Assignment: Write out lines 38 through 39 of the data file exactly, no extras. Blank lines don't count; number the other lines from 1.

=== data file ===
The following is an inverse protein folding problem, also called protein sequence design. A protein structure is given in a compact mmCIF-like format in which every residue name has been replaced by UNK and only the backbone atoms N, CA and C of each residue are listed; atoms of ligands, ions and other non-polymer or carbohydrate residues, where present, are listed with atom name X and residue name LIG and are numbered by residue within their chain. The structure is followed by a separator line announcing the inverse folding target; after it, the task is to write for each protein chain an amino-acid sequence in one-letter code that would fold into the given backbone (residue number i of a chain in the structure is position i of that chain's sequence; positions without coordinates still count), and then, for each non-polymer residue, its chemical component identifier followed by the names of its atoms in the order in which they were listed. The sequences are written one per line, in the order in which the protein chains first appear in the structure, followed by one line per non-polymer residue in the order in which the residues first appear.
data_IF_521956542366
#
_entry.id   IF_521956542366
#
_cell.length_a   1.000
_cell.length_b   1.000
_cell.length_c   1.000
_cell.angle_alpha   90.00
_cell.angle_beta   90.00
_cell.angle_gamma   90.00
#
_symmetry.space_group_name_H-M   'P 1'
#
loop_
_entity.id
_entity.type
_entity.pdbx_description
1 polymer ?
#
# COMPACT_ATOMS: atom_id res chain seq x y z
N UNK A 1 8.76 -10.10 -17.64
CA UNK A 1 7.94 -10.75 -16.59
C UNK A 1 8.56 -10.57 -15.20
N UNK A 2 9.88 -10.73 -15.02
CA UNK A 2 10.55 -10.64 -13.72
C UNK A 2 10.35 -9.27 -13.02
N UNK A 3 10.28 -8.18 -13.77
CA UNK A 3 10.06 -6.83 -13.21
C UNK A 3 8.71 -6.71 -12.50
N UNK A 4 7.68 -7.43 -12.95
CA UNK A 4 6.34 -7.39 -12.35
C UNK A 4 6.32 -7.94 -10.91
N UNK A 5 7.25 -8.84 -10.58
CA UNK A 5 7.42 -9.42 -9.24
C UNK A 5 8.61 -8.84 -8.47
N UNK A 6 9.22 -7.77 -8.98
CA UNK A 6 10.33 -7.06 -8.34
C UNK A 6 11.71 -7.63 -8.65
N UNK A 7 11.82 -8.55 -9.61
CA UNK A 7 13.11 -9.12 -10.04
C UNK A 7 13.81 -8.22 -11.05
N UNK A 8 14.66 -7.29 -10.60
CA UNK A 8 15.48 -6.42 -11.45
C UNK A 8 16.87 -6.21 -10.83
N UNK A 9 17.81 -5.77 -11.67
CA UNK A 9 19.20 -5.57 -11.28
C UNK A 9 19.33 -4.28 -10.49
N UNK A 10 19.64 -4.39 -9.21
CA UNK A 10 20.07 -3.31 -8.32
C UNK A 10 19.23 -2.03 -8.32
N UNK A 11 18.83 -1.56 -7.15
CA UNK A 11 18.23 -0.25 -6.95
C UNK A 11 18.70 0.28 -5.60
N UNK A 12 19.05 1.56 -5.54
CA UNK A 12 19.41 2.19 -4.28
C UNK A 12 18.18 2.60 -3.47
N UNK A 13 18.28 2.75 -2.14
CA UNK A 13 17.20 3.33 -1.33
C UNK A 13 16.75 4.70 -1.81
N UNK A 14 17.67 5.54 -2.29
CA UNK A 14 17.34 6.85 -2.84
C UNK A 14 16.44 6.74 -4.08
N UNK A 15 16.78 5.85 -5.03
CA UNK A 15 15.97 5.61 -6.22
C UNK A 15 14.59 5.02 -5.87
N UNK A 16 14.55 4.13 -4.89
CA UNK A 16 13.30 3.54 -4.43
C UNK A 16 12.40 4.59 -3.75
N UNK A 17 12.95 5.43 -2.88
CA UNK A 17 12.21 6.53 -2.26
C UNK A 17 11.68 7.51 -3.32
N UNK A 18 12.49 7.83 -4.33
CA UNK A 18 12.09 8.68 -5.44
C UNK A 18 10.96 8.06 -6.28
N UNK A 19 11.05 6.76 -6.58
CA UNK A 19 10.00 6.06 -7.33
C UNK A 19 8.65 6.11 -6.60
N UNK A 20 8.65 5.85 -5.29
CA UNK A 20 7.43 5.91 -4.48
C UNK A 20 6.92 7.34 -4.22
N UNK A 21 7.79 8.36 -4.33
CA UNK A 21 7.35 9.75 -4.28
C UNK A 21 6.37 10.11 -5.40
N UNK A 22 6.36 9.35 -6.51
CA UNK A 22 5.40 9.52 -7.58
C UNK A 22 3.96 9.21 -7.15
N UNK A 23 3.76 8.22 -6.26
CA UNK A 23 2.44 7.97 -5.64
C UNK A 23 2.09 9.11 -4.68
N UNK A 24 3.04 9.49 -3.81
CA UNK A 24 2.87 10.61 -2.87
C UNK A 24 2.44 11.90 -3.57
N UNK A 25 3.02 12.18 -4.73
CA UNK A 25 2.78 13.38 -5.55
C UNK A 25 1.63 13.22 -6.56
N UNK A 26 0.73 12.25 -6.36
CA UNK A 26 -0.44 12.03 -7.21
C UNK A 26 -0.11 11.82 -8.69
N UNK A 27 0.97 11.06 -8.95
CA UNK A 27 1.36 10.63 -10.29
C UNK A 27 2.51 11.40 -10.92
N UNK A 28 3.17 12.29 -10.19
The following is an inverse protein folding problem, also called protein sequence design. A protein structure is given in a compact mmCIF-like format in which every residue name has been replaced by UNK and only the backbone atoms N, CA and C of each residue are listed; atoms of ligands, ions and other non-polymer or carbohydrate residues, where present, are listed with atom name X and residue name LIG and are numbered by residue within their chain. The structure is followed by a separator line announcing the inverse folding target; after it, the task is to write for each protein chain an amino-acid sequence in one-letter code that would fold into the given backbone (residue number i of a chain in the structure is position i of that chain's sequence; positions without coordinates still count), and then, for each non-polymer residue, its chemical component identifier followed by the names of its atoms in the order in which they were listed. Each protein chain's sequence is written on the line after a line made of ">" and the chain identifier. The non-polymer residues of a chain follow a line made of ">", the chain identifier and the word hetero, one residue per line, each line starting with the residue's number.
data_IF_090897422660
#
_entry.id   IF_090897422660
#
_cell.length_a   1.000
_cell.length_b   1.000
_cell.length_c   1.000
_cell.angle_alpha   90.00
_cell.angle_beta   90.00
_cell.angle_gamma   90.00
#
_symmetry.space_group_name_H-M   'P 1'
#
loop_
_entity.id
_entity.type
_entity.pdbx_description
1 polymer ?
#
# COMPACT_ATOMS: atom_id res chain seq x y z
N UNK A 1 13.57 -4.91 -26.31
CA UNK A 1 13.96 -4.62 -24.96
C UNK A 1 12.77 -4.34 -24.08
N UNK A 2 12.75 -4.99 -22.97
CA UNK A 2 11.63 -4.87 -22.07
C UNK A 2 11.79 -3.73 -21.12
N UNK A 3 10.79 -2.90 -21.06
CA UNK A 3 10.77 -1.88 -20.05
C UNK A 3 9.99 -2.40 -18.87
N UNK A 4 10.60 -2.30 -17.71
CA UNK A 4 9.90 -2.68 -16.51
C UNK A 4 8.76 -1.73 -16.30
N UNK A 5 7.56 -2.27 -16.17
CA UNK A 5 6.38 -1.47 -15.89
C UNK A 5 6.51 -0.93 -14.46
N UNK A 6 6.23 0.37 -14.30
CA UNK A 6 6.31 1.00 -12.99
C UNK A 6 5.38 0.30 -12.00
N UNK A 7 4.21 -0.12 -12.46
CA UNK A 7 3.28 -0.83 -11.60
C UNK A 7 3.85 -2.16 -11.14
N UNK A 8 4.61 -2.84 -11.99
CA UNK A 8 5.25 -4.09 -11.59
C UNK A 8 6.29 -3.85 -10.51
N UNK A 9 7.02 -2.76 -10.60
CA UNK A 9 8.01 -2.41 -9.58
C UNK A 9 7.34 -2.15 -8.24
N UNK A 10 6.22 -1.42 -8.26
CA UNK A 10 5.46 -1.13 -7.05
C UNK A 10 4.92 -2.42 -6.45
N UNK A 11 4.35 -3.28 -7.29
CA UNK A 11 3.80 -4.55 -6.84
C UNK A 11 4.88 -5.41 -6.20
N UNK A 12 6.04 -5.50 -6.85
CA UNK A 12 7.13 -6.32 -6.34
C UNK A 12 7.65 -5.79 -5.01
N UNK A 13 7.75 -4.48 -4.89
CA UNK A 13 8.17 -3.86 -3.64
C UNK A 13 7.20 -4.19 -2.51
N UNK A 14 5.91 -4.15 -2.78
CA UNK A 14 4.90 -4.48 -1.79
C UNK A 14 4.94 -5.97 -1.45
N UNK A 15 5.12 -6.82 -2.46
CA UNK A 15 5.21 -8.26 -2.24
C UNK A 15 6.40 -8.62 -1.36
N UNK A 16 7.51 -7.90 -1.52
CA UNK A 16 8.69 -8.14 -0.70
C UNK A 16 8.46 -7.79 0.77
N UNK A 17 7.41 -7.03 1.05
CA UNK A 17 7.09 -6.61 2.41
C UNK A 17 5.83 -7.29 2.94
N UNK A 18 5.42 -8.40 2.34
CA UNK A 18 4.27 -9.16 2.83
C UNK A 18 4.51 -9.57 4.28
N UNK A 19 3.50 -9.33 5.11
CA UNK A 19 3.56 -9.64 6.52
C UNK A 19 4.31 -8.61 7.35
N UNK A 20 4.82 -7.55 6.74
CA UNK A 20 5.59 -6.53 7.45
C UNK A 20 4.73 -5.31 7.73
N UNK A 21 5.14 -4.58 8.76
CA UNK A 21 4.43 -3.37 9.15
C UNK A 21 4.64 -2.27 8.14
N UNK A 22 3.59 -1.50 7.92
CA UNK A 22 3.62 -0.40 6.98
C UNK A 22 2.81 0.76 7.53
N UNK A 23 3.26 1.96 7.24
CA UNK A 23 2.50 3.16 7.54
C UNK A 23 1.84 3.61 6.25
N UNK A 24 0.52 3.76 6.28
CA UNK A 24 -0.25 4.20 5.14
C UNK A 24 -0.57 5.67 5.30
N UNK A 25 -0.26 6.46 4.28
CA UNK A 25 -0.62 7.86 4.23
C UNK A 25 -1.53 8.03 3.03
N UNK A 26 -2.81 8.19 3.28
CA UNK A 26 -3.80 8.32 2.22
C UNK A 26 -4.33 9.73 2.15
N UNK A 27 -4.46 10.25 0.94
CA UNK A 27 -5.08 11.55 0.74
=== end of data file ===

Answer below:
CA UNK A 6 10.33 -7.06 -8.34
C UNK A 6 11.71 -7.63 -8.65